The Basics — The Basics patient education pieces answer the four or five key questions a patient might have about a given condition. These articles are best for patients who want a general overview and who prefer short, easy-to-read materials.

Patient education: Type 2 diabetes (The Basics)

Beyond the Basics — Beyond the Basics patient education pieces are longer, more sophisticated, and more detailed. These articles are best for patients who want in-depth information and are comfortable with some medical jargon.

Patient education: Chronic kidney disease (Beyond the Basics)
Patient education: Dialysis or kidney transplantation — which is right for me? (Beyond the Basics)
Patient education: Diabetic neuropathy (Beyond the Basics)
Patient education: Protein in the urine (proteinuria) (Beyond the Basics)
Patient education: Low-sodium diet (Beyond the Basics)
Patient education: Quitting smoking (Beyond the Basics)
Patient education: Diet and health (Beyond the Basics)
Patient education: Exercise (Beyond the Basics)
Patient education: Weight loss treatments (Beyond the Basics)
Patient education: Self-blood glucose monitoring in diabetes mellitus (Beyond the Basics)
Patient education: High blood pressure in adults (Beyond the Basics)
Patient education: High blood pressure, diet, and weight (Beyond the Basics)
Patient education: High blood pressure treatment in adults (Beyond the Basics)
Patient education: Care during pregnancy for women with type 1 or 2 diabetes mellitus (Beyond the Basics)

Professional level information — Professional level articles are designed to keep doctors and other health professionals up-to-date on the latest medical findings. These articles are thorough, long, and complex, and they contain multiple references to the research on which they are based. Professional level articles are best for people who are comfortable with a lot of medical terminology and who want to read the same materials their doctors are reading.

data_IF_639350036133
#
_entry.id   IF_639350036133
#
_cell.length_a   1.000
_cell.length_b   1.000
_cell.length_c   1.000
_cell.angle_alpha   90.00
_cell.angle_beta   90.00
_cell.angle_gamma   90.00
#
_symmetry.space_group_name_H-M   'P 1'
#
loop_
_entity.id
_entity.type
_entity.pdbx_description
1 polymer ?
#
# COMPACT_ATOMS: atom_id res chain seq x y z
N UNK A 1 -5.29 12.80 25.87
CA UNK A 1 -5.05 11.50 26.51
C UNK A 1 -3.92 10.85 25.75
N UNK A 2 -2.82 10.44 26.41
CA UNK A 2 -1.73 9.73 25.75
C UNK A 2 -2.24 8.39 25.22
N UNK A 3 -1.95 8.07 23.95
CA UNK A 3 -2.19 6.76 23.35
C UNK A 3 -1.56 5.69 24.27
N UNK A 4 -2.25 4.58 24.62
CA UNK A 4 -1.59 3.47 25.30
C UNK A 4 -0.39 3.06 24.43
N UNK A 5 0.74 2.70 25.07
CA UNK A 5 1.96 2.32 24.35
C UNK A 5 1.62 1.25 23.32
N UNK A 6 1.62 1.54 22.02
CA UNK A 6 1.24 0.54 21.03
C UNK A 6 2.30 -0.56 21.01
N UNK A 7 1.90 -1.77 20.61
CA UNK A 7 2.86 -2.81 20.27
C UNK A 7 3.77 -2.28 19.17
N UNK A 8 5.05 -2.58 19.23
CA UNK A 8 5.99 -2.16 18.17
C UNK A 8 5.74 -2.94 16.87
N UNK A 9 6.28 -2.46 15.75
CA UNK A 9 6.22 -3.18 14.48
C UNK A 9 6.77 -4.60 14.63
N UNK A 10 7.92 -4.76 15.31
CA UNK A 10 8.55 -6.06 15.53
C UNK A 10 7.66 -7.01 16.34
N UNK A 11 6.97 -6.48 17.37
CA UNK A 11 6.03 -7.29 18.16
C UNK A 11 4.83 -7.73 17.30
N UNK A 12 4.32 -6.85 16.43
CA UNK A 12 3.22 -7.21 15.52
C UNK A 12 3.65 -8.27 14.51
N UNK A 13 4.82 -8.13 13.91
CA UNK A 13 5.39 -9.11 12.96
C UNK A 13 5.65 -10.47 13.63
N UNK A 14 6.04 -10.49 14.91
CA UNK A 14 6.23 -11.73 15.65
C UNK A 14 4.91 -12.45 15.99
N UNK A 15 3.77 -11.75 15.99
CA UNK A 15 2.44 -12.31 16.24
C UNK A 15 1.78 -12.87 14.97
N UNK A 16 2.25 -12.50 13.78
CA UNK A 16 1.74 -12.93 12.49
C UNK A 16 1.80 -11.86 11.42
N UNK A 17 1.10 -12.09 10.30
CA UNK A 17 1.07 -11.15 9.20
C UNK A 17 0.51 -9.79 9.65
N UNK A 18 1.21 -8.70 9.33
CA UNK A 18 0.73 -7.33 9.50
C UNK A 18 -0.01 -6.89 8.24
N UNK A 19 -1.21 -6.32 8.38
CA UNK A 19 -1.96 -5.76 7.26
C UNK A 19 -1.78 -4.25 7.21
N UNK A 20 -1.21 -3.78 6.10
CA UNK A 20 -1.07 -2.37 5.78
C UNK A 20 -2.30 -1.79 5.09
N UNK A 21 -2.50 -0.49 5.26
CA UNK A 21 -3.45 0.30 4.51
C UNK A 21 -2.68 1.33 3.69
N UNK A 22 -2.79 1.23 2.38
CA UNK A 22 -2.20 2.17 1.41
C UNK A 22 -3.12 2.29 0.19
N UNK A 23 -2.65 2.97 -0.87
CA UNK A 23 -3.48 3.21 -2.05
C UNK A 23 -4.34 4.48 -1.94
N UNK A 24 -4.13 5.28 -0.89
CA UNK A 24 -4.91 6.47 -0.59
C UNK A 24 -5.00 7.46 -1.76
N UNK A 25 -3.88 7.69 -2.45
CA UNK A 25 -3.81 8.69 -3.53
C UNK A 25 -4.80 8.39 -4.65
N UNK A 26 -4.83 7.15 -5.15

Aldose reductase inhibitors in the prevention of diabetic complications
Antihypertensive therapy and progression of nondiabetic chronic kidney disease in adults
Dialysis in diabetic nephropathy
Moderately increased albuminuria (microalbuminuria) in type 1 diabetes mellitus
Moderately increased albuminuria (microalbuminuria) in type 2 diabetes mellitus
Overview of diabetic nephropathy
Pregnancy in women with diabetic kidney disease
Renal transplantation in diabetic nephropathy
Treatment of diabetic nephropathy
Major side effects of angiotensin-converting enzyme inhibitors and angiotensin II receptor blockers
Pregnancy in women with underlying renal disease

The following organizations also provide reliable health information:

National Library of Medicine


National Institute of Diabetes and Digestive and Kidney Diseases


American Diabetes Association (ADA)

     (800)-DIABETES (800-342-2383)

The Hormone Health Network

      (http://www.hormone.org/diseases-and-conditions/diabetes, available in English and Spanish)


Literature review current through: Sep 2017. | This topic last updated: Wed Nov 11 00:00:00 GMT+00:00 2015.